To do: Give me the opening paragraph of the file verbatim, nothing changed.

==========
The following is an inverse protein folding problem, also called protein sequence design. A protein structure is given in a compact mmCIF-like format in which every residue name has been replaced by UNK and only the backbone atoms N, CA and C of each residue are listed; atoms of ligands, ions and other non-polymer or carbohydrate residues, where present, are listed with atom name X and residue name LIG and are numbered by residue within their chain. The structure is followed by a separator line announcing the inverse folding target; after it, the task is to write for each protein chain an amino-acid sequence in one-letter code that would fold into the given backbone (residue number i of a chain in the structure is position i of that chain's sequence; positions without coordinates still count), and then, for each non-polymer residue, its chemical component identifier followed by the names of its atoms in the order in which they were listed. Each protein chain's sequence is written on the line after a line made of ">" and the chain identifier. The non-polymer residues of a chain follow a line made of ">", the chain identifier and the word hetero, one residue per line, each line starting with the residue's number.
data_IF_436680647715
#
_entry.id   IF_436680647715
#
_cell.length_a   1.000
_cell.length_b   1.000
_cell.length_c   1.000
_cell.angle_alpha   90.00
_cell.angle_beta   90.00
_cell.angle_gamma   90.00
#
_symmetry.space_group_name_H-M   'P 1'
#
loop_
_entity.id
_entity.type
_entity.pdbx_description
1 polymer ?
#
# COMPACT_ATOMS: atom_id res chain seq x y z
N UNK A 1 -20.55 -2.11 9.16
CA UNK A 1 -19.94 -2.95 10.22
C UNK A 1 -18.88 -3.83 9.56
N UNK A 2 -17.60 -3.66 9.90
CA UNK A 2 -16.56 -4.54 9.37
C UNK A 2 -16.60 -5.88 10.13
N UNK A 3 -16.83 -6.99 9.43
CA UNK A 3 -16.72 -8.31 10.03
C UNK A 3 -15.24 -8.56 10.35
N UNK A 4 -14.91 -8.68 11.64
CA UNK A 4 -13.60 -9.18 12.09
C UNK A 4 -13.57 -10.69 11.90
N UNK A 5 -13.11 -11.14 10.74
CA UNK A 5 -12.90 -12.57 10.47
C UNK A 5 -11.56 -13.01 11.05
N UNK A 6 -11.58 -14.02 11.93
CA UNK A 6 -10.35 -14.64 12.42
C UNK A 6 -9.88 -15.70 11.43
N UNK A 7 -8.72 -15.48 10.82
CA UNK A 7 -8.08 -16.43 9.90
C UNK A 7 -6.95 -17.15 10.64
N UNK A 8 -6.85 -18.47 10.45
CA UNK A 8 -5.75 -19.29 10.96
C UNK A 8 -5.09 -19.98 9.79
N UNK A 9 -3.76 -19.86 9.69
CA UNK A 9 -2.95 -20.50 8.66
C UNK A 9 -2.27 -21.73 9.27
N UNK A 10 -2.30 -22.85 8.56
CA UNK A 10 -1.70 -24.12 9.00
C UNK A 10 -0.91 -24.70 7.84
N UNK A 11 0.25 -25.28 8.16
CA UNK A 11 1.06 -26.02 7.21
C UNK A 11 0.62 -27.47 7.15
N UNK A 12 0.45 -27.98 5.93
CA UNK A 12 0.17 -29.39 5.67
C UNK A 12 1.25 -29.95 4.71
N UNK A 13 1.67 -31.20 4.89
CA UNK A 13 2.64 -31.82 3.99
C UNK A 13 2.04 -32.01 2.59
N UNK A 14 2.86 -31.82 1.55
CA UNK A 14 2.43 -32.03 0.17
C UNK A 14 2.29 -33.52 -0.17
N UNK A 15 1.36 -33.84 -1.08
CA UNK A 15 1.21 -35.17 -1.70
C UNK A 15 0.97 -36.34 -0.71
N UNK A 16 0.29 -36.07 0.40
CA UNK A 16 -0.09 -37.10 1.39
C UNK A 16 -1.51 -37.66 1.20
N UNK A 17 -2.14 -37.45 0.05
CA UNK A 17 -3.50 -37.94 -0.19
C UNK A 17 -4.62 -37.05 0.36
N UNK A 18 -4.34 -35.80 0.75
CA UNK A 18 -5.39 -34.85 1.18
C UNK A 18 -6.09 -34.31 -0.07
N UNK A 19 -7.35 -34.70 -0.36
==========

The following is an inverse protein folding problem, also called protein sequence design. A protein structure is given in a compact mmCIF-like format in which every residue name has been replaced by UNK and only the backbone atoms N, CA and C of each residue are listed; atoms of ligands, ions and other non-polymer or carbohydrate residues, where present, are listed with atom name X and residue name LIG and are numbered by residue within their chain. The structure is followed by a separator line announcing the inverse folding target; after it, the task is to write for each protein chain an amino-acid sequence in one-letter code that would fold into the given backbone (residue number i of a chain in the structure is position i of that chain's sequence; positions without coordinates still count), and then, for each non-polymer residue, its chemical component identifier followed by the names of its atoms in the order in which they were listed. Each protein chain's sequence is written on the line after a line made of ">" and the chain identifier. The non-polymer residues of a chain follow a line made of ">", the chain identifier and the word hetero, one residue per line, each line starting with the residue's number.